magisterium ~ teaching function of the Catholic church
I don’t know about you, but I kind of like stumbling over new words, or discovering the meaning behind old phrases. Like…wet your whistle.
I always figured “wet your whistle” meant “have something to drink.” But last year I bought this plastic whistle in the shape of a bird from the dollar store and gave it to the grandbaby so she could annoy her parents. Her mother, of course, caused it to vanish almost immediately (it was really annoying).
But a couple of weeks ago the daughter was looking for something in her front hall closet and found the whistle. Her husband told her it was to make bird sounds, and you were supposed to put water in it.
So she put water in it and I think they all had a turn with it, and it went from being a major annoyance to something really cool. It really does sound like a bird whistling, and birds will respond it it! Is that neat, or what?
It got me to thinking about the phrase, “wet your whistle” and I figured maybe that’s what it really meant. To wet your whistle was to put water in a whistle to make it sound like a bird. And being the curious sort of person I am, I ended up doing a little research.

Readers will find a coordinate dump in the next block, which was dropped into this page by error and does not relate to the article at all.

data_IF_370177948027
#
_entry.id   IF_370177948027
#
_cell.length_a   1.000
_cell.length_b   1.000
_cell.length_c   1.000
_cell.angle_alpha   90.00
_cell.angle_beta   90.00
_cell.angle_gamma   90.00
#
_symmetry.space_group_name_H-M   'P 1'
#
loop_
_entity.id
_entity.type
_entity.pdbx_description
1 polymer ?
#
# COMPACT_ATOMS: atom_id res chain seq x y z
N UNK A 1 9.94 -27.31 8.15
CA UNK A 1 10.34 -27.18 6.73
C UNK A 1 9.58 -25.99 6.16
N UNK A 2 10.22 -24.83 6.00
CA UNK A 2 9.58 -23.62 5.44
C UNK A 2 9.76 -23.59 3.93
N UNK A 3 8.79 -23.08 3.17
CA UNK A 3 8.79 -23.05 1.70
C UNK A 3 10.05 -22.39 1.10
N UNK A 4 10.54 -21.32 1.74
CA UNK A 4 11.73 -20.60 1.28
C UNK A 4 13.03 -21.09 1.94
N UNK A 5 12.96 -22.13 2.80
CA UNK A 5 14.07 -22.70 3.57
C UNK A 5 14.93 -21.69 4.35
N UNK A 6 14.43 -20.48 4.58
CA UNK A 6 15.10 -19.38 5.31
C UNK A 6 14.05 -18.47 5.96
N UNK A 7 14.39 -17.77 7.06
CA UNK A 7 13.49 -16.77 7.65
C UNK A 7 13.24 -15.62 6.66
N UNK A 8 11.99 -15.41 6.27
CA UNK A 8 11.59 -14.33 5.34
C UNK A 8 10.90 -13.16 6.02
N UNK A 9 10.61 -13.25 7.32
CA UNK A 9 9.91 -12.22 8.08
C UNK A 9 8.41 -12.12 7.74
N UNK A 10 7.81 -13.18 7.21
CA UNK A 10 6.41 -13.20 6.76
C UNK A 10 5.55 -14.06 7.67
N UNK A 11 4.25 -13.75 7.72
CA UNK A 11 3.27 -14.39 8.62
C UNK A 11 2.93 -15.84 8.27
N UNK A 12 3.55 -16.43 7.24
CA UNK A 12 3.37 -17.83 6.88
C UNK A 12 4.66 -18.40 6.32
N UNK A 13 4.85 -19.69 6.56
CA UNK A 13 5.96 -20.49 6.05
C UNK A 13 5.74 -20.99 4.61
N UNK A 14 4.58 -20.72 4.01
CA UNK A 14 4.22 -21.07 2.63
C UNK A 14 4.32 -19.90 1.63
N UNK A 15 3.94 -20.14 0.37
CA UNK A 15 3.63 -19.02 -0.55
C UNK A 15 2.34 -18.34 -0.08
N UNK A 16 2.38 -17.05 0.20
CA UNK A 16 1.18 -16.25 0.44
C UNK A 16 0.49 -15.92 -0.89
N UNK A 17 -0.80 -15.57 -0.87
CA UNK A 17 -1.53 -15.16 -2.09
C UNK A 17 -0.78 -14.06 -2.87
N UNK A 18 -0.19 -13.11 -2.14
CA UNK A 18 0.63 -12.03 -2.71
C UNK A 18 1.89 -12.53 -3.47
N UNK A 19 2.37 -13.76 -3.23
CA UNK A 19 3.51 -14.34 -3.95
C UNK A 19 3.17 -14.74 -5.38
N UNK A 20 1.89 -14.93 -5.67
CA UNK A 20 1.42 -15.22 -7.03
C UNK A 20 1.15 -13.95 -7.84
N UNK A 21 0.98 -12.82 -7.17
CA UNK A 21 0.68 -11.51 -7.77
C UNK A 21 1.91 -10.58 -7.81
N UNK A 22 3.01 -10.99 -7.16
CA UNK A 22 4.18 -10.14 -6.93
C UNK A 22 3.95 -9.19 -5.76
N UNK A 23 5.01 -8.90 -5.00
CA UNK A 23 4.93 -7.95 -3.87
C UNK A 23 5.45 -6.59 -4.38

So, it turns out my first supposition (having something to drink) was closer to the truth.
One version of its origin comes from the middle ages where it was believed that pubs would have whistles baked into their ceramic mugs so that patrons could signal a barmaid when they wanted a refill. However, there is no evidence to support this – no such mugs have survived as proof.
The more likely is the theory, and the one that’s universally accepted, is that it’s hard to whistle with a dry mouth, so “wet your whistle” simply meant to “have a drink.”
I think I kind of like my version better. :-D